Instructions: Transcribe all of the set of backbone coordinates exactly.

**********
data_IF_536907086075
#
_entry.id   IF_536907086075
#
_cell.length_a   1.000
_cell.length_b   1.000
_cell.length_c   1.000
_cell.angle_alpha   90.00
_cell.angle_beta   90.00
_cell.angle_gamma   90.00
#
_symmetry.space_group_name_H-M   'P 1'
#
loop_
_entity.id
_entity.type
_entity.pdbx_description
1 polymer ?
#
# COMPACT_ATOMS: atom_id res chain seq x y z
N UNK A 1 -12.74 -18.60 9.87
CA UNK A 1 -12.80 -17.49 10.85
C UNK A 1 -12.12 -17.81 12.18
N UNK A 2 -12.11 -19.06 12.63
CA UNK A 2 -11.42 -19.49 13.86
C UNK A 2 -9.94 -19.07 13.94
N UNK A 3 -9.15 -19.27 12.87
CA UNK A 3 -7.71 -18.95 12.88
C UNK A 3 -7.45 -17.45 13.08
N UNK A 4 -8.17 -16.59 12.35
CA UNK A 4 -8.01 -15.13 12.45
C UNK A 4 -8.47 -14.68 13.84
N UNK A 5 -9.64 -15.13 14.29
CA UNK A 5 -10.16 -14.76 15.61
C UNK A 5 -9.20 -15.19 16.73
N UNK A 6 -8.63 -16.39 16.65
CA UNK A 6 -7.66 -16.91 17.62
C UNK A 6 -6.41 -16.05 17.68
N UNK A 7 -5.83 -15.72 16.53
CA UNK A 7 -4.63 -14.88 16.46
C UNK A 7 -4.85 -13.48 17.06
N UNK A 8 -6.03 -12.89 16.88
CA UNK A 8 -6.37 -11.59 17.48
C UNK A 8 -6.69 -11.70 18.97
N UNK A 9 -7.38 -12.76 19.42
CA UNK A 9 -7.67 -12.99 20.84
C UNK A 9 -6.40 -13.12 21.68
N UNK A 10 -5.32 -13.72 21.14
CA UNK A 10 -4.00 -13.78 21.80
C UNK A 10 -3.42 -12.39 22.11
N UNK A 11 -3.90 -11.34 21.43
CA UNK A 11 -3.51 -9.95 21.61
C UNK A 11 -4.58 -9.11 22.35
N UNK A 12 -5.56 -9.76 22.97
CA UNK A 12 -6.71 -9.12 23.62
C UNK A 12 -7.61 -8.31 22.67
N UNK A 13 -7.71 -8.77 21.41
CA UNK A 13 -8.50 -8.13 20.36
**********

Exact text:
data_IF_536907086075
#
_entry.id   IF_536907086075
#
_cell.length_a   1.000
_cell.length_b   1.000
_cell.length_c   1.000
_cell.angle_alpha   90.00
_cell.angle_beta   90.00
_cell.angle_gamma   90.00
#
_symmetry.space_group_name_H-M   'P 1'
#
loop_
_entity.id
_entity.type
_entity.pdbx_description
1 polymer ?
#
# COMPACT_ATOMS: atom_id res chain seq x y z
N UNK A 1 -12.74 -18.60 9.87
CA UNK A 1 -12.80 -17.49 10.85
C UNK A 1 -12.12 -17.81 12.18
N UNK A 2 -12.11 -19.06 12.63
CA UNK A 2 -11.42 -19.49 13.86
C UNK A 2 -9.94 -19.07 13.94
N UNK A 3 -9.15 -19.27 12.87
CA UNK A 3 -7.71 -18.95 12.88
C UNK A 3 -7.45 -17.45 13.08
N UNK A 4 -8.17 -16.59 12.35
CA UNK A 4 -8.01 -15.13 12.45
C UNK A 4 -8.47 -14.68 13.84
N UNK A 5 -9.64 -15.13 14.29
CA UNK A 5 -10.16 -14.76 15.61
C UNK A 5 -9.20 -15.19 16.73
N UNK A 6 -8.63 -16.39 16.65
CA UNK A 6 -7.66 -16.91 17.62
C UNK A 6 -6.41 -16.05 17.68
N UNK A 7 -5.83 -15.72 16.53
CA UNK A 7 -4.63 -14.88 16.46
C UNK A 7 -4.85 -13.48 17.06
N UNK A 8 -6.03 -12.89 16.88
CA UNK A 8 -6.37 -11.59 17.48
C UNK A 8 -6.69 -11.70 18.97
N UNK A 9 -7.38 -12.76 19.42
CA UNK A 9 -7.67 -12.99 20.84
C UNK A 9 -6.40 -13.12 21.68
N UNK A 10 -5.32 -13.72 21.14
CA UNK A 10 -4.00 -13.78 21.80
C UNK A 10 -3.42 -12.39 22.11
N UNK A 11 -3.90 -11.34 21.43
CA UNK A 11 -3.51 -9.95 21.61
C UNK A 11 -4.58 -9.11 22.35
N UNK A 12 -5.56 -9.76 22.97
CA UNK A 12 -6.71 -9.12 23.62
C UNK A 12 -7.61 -8.31 22.67
N UNK A 13 -7.71 -8.77 21.41
CA UNK A 13 -8.50 -8.13 20.36